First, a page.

I think there are too many loose ends in Schedule 2, which describes the membership and structure of the clinical commissioning groups. Too much has been left to regulations. Surely the composition of the groups should be stated in the Bill or in a schedule and some indication of the number of CCGs should be given. Are there going to be 100, 150 or 300? There should also be some indication of their catchment populations. As my noble friend Lady Pitkeathley has just said, it is going to be very difficult to arrange for coterminosity with CCGs being based on practice populations. Many feel that the population of 300,000 covered at present by the average PCT is too small for proper planning purposes, and some are already merging. Doubtless these issues will be covered in much more detail during the passage of the Bill.

A further change, which has been welcomed, is in the wording of the duties of Monitor. As the noble Baroness, Lady Jolly, has said, "duty to promote" competition has been converted to "prevent uncompetitive behaviour" in contracting. In practice, I think the changed wording may not be very different. Uncompetitive tendering or contracting surely means that before a contract is made with an NHS body, the independent and third sectors must be asked to make a bid. There are now a large number of British, European and American for-profit healthcare corporations ready and waiting to put in such bids. As we all know, many are already working inside the NHS. I do not think the change of wording is very meaningful. It enshrines in law what has been going on at an increasing rate since the Government of the noble Baroness, Lady Thatcher, first introduced compulsory tendering in the mid-1980s.

Private corporations have an advantage over third sector or in-house NHS bids because the complexity of public contract regulation and case law is now quite formidable and developing further. There are quite draconian remedies and penalties for breach of regulations. There is a real risk that there will be a deficit of suitable expertise within each commissioning group. They will probably have to bring this expertise in from outside, although I understand there are words in the Bill that seek to prevent this. Perhaps the Minister will comment on that. Like clinical commissioning groups, third sector or NHS bodies are also unlikely to have enough in-house expertise in procurement law and may not have the resources to bring it in from outside. Commercial organisations, on the other hand, need to have recourse to it in their everyday work in order to survive in the commercial world and large firms will have considerable in-house expertise. This gives them an advantage in making attractive proposals that are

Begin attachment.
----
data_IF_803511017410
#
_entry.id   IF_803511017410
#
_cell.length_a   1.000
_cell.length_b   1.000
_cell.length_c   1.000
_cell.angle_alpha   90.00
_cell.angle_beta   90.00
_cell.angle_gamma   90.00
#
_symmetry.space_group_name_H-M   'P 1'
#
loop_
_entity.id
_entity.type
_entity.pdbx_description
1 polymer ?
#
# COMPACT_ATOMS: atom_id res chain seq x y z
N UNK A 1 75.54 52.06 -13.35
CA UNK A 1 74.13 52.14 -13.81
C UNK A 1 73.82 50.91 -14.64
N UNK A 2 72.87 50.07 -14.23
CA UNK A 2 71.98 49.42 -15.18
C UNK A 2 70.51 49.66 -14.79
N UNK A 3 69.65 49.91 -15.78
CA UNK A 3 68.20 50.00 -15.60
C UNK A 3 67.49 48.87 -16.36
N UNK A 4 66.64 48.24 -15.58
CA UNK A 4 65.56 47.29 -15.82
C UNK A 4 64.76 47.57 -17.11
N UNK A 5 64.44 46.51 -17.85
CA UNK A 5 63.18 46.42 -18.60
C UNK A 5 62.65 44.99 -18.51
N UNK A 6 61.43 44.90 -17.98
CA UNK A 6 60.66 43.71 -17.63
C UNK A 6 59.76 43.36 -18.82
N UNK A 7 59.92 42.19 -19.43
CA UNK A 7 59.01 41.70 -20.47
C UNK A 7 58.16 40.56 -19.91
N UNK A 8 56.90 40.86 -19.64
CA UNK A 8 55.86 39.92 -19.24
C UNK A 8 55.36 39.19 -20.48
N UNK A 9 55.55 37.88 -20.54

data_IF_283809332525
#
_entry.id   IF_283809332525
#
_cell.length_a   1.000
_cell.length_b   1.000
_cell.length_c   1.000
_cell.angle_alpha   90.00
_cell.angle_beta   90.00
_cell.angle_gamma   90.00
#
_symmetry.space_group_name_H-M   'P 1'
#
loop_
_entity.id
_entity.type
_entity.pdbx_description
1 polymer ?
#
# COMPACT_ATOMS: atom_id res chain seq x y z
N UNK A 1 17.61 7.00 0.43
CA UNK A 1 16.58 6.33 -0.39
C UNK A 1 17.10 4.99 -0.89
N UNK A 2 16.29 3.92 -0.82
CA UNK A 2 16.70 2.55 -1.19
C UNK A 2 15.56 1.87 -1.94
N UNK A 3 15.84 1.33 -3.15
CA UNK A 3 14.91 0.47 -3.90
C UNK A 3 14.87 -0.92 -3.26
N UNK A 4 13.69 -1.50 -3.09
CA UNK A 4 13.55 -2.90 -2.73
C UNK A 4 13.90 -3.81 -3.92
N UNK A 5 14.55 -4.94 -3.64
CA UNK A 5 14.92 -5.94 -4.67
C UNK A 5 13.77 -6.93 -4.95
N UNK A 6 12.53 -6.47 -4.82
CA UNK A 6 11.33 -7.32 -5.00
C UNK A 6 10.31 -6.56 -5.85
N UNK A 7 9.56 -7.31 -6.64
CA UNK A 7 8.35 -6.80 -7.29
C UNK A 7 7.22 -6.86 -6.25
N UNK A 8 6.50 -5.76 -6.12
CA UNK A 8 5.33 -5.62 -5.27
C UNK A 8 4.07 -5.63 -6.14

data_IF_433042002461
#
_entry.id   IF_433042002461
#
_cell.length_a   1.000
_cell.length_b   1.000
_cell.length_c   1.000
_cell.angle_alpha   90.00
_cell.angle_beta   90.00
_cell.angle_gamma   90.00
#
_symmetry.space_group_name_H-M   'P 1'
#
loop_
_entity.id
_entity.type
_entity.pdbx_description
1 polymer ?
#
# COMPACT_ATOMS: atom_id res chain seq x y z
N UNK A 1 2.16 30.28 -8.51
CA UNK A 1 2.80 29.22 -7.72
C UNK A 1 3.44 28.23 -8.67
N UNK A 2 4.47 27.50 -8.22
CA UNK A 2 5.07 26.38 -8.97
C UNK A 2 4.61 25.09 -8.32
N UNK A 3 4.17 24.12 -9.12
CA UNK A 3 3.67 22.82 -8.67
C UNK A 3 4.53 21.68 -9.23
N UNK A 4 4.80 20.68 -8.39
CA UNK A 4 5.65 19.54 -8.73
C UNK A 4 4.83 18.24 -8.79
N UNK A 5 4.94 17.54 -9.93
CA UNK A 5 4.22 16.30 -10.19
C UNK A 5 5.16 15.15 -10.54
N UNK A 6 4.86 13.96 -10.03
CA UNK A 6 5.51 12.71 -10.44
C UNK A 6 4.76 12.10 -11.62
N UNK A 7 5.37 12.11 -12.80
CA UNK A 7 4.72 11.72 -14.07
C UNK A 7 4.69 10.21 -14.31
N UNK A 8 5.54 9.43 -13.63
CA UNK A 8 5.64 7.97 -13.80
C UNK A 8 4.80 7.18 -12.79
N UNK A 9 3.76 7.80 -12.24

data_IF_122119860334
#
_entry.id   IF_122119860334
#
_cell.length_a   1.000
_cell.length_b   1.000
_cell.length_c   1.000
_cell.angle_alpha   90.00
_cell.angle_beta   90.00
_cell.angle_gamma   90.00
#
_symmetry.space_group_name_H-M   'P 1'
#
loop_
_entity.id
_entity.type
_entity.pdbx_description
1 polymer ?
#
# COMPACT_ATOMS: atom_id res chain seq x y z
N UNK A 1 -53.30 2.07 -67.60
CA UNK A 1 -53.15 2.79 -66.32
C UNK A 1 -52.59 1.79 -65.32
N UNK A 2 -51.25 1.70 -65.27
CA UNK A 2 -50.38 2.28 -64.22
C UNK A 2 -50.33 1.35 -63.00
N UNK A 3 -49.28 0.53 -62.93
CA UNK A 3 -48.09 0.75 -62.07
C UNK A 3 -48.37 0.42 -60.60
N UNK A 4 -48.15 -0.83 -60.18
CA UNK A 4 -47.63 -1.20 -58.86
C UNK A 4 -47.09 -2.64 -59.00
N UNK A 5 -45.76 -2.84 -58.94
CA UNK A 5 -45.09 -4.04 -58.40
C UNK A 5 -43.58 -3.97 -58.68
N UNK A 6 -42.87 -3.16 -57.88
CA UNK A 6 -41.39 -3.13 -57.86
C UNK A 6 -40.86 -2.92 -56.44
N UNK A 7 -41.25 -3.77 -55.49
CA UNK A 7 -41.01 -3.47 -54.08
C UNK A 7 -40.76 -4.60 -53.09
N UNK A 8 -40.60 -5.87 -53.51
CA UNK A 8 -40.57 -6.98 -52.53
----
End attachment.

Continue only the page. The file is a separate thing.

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compliant with regulation, and of course they may also be loss leaders-the more likely the larger the firm.

I do not have time to go through every change following the Future Forum's report. Nick Clegg, for the Lib Dems, has said that 13 of their 15 requirements for the Future Forum have been secured. Closer scrutiny of these shows his assessment to be somewhat overoptimistic. One example concerns cherry picking by private providers. The Liberal Democrats had a requirement that new private providers should be allowed,

In fact, private providers will be able to cherry pick by choosing to take on classes of patients with fewer complications, and will remove these patients from NHS hospitals which will thus lose the tariff payment that they would otherwise get. Unfortunately, there is no time to go through the other 12 Lib Dem requirements. Suffice to say that I am happy to supply any noble Lord with a list of these.

In conclusion, this has been a useful preliminary canter for our forthcoming debates. I hope that we will get further suggestions from the Future Forum regarding what has been discussed by a number of noble Lords; that is, research and training opportunities, and regulations and changes which will solidify the role of the Government in promoting these activities.

12.30 pm

Lord Warner: My Lords, I, too, welcome my noble friend's ability to secure this debate today because it gives us a chance to limber up for the marathon that now approaches in a few weeks' time. I also endorse her view and that expressed by my noble friend Lady Pitkeathley with their timely reminder that this is a health and social care Bill. I should declare my interest as a member of the Dilnot commission on the funding of social care. It is important that we do not shut the door on changes in social care in this Bill that would help the NHS to face some of its challenges for the future. I have in mind particularly some of the non-financial aspects raised in the Dilnot report, such as assessment and integrating better the assessment of people for adult social care and NHS continuing care. That is one of the great and difficult boundary issues in our modern world.